The main goal, however, was to develop an understanding of dissociative disorders so I could learn how to help this gal. After all, I had been personally selected for this job, and by golly! I was determined to be helpful.
The Treatment Plan — Starting at the very very beginning…..
I had done a good job at connecting with this gal, and continued to build a solid level of trust and rapport with her. We were building a solid relationship, and we were comfortable talking together.
This was good — she needed to be able to feel safe with me, and that was happening.
Because she was living at the treatment centre, I knew her basic needs were being attended to every single day. There was 24-hour care at the centre, a variety of people she could talk to at almost any time of day or night, and I was able to give her hours of individual attention each day I was at work.
She was given healthy food, a warm place to stay, clean clothes, her own personal space for rest, recreational activities, and a proper school education. She had medical attention whenever it was needed.
Most importantly, she was completely safe in her outside life and her abusers were not allowed to hurt her anymore.
But she was still a dissociative young girl, who was hurting, and scared, and sad, and feeling very very alone.
So… it was important for me to figure out how to meet her system, and to figure out how to help her.
How Do You Meet the People in a DID System ?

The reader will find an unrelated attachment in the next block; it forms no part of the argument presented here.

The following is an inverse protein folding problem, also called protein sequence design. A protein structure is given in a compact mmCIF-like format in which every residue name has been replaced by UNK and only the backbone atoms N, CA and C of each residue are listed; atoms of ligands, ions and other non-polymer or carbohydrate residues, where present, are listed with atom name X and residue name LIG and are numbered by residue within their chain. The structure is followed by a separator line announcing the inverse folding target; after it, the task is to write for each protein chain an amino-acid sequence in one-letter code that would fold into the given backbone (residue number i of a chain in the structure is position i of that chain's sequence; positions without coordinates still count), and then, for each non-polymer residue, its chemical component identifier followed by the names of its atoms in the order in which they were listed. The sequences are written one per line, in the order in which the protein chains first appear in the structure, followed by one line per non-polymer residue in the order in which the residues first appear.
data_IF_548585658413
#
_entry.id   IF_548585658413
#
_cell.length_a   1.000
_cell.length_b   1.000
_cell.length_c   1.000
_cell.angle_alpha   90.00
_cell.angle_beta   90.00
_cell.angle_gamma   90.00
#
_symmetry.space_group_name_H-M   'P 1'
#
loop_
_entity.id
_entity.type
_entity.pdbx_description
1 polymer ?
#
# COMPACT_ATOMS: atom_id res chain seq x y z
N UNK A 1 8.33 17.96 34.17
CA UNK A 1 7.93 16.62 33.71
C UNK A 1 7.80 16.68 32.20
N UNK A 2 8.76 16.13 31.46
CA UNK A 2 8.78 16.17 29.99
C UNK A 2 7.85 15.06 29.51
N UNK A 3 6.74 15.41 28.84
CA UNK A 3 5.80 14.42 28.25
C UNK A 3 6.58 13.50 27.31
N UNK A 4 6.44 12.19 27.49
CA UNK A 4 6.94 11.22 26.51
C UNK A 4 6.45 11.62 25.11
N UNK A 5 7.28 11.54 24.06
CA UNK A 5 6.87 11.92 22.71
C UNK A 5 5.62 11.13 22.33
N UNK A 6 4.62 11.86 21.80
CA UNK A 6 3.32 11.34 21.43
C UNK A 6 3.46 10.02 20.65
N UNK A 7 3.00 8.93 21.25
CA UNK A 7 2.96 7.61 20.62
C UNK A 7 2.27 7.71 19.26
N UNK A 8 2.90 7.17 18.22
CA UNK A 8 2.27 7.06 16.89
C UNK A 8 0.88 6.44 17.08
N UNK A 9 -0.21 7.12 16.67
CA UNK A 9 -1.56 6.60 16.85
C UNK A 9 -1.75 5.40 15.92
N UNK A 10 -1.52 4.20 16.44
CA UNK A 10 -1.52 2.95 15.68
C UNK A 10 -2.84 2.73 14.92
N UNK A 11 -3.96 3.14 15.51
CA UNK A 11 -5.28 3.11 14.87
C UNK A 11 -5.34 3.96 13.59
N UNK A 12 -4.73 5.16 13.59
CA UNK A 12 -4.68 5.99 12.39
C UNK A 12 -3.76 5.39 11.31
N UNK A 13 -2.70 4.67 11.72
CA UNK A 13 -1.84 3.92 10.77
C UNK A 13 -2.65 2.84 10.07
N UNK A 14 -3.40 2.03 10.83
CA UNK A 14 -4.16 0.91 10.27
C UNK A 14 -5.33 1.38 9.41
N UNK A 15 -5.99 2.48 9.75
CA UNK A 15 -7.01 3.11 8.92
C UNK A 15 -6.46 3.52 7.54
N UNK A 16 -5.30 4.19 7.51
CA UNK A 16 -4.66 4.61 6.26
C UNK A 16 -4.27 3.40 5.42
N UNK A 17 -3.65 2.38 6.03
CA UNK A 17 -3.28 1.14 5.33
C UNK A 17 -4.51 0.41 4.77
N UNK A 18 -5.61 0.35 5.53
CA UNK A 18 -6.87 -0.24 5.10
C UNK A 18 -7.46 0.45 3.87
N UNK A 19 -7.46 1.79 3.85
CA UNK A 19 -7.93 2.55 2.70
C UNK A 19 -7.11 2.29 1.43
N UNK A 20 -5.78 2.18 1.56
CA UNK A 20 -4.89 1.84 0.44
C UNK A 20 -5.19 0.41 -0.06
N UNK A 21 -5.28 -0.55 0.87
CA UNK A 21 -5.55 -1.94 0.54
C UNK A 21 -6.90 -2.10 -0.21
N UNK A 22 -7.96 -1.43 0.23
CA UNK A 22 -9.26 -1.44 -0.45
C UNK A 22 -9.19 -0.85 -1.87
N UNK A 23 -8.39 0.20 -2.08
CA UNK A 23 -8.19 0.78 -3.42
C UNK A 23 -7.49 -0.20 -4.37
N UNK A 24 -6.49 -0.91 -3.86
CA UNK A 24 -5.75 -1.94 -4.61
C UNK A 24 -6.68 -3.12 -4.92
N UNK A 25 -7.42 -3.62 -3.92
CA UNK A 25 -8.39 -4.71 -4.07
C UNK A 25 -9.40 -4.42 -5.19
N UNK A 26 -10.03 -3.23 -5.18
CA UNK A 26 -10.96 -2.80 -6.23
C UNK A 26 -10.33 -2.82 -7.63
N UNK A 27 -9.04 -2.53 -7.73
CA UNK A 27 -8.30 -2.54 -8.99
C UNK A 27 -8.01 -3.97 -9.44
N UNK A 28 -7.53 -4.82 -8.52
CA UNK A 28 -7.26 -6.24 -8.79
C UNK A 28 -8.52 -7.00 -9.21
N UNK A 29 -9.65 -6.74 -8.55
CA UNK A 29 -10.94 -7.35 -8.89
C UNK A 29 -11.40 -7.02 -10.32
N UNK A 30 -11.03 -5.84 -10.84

- Who was who?
- Exactly how was I supposed to help this young gal figure out who was who in her system?
- And where were they?
- How was I going to find her system folks, and then what was I supposed to do with them once I found them?
- Or… how was SHE supposed to find her system folks and show me who was who in her system?
- And what was she supposed to do with them once she found them?
Oh my goodness!
Neither of us knew what to do or how to go about any of that.
What did you do when you first found out you were DID?
Did you know how to find your system folks?
Did you know what to do when you found them?
Well…. 30 years later, and after meeting hundreds of dissociative trauma survivors, it doesn’t overwhelm me anymore to meet someone with DID. I think it’s pretty darn cool. 🙂
And yes, it took a little while, but I’ve learned a few things about what to do when someone is first diagnosed with DID, or when they are first meeting their insiders, or when they are meeting a new insider even after years of time. It’s okay. These are do-able, manageable things. It might feel a little freaky and scary to you at first, but hold tight, stay close, and take the time to learn some things. You can do this. You can most definitely do this!
You’re here, and you’re in a great place already. There is lots of help and information available for you here. You are definitely not alone.
You’ll see that, ESPECIALLY if you keep reading around this blog, including the comments. It’s good you are here, because already being here, with all the information provided here, you have more resources available to you today than I did when I met that wonderful young girl.
What I know about that is …. if I can do it, you can do it!
Dig in, and learn. 😀
And please know that I wish you the very best in your healing journey.
PS: I’ve just told you part of the story from when I very first started meeting inside system people.
If you need a little help meeting some of your inside people, I’ve got a fantastic new resource for you. The Saddest Little Bear Dissoci-ACTION Story Pack is about when you first meet your inside bears, and what do you do when you first meet them, or even when you find yet another a new bear years later.
This creative resource will be available very soon. Keep watching this space for updates.
Copyright © 2008-2018 Kathy Broady MSW and Discussing Dissociation